“But now, this what the Lord says-
He who created you O Jacob
He who formed you, O Israel
I have called you by name, and you are mine.”
As one might suspect, for myself the new year has begun with a bit of reflection. My thoughts and tasks are now woven with the knowledge that in several months my tenure as the regional executive minister will end. Coupled with this knowledge, I realize that stepping back from the role of executive minister will necessitate for a time the relinquishing of the role of pastor. When I retire on September 1st, it will mark 40 years of pastoral ministry. (Granted, I wouldn’t have called myself a pastor, when I was 24.) Shortly after Christmas, God’s grace let me stumble into a place of seeing the blessing of laying down the roles I have filled for 40 years. It was a renewed call to a “first identity.”
I have discovered that this journey into retirement is partially about the intentional shedding of identities. The blessing is the rediscovering, or re-embracing a fuller sole identity in Christ. In the business of serving God, there is the temptation and the creation of identities from what we do, complete, or achieve. And in welcoming these identities, we run the risk of finding our first identity not in Christ, but in a whirlwind of things that fill our ego needs. The roles quickly become distorted not as a means of reflecting Christ, but instead become reinforcements of our own self-image. We possibly need the roles to assure ourselves of our worth and our place in the world. We can manipulate our environments, and manipulate others as though they are mirrors from which we derive a desired image of ourselves. And what happens when the mirrors fall away?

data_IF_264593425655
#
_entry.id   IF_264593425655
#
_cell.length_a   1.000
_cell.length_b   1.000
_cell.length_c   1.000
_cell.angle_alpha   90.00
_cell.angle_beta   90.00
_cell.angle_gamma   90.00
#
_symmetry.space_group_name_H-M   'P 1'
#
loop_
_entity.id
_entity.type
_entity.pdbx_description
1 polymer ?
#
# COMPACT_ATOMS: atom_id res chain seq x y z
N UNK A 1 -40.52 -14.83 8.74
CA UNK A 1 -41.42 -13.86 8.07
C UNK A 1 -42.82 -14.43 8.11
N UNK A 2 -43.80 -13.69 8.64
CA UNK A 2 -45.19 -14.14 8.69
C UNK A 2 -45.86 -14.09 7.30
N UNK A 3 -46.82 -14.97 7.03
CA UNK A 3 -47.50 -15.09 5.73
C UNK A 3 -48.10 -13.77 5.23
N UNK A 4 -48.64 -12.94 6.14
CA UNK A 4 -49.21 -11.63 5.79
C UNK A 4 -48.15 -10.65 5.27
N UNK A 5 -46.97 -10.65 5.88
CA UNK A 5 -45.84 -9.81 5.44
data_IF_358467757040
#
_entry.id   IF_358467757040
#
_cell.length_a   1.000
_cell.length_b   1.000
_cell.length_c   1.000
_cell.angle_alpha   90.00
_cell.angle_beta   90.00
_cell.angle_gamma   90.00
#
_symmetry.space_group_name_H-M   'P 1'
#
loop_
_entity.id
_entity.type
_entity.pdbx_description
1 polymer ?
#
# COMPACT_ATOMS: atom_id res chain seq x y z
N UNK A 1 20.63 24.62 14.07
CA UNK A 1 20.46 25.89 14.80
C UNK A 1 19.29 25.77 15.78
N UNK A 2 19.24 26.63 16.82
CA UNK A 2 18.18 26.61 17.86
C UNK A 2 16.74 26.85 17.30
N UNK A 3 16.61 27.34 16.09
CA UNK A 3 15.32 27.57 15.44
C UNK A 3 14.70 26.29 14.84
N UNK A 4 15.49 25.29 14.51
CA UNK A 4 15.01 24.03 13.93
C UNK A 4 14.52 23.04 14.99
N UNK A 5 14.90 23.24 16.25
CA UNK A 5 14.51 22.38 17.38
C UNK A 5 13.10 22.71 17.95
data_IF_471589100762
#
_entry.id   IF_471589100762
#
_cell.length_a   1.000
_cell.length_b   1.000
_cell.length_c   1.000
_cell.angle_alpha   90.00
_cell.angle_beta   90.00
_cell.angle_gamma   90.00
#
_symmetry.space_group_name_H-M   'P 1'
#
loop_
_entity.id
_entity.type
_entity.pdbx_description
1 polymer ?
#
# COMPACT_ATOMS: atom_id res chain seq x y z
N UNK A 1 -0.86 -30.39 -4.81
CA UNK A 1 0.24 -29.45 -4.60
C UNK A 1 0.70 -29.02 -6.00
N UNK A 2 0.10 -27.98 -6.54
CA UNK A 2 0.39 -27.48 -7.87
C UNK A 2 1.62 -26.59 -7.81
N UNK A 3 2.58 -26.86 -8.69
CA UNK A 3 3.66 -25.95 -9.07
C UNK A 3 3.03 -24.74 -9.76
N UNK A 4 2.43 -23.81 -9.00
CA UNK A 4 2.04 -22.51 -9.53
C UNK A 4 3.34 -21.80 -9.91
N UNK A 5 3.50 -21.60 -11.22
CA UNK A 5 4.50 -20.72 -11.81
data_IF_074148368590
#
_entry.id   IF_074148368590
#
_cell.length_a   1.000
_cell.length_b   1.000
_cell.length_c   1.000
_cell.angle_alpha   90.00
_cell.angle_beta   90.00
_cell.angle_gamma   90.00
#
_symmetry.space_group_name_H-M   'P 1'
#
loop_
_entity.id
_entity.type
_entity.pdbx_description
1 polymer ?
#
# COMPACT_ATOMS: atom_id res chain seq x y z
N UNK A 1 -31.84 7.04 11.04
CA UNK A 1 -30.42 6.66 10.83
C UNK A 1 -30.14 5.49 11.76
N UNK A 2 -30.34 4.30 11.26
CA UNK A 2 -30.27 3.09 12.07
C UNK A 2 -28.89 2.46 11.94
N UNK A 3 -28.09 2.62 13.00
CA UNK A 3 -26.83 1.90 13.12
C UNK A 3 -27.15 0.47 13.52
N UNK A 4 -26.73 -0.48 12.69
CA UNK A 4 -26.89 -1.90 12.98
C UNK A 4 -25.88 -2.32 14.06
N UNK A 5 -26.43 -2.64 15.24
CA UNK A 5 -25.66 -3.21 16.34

I am coming to believe that the richness of intentionally shedding identities for only the identity of “Christian” does not create an emptiness but rather creates an openness, only to be filled by Christ. It sounds a little kenotic that a person pours out, so that the Holy Spirit might pour in. I worry that part of the erosion of Christian orthodoxy and orthopraxy is because we somehow begin to believe our first identity in Christ is found wanting, so we must substitute temporal ideological or political identities for an eternal one. Maybe substitute ideologies play better to our egos, and justify our angers, than living under Christ’s reign. In the same manner, the calls we have received, the positions we have filled, and work we have poured ourselves into, become our identity. In our spiritual and emotional strivings, we slip away from the assurance that our identity is found in the One who extended the call and formed our lives.
To borrow imagery from C.S. Lewis, maybe the inventorying and shedding of identities is like Aslan’s claws removing the dragon scales so one might be redeemed and real. Isaiah assures the people of Israel, and his words echo to us, “I have called you by name, and you are mine.” How different we and the Body of Christ would be, if the first identity most often prevailed.
3/4/2023 12:30:05 pm
Dale, I am acutely aware of my inadequacy in writing an appropriately appreciative comment. I must try because your insights about your ( and our) authentic, true, first identity reached deeply into my core being. Thank you for reviving my gratitude and wonder for the “things God has done”
3/9/2023 07:59:31 pm
Well said, Dale. And best wishes and prayers for the next adventure God has for you.
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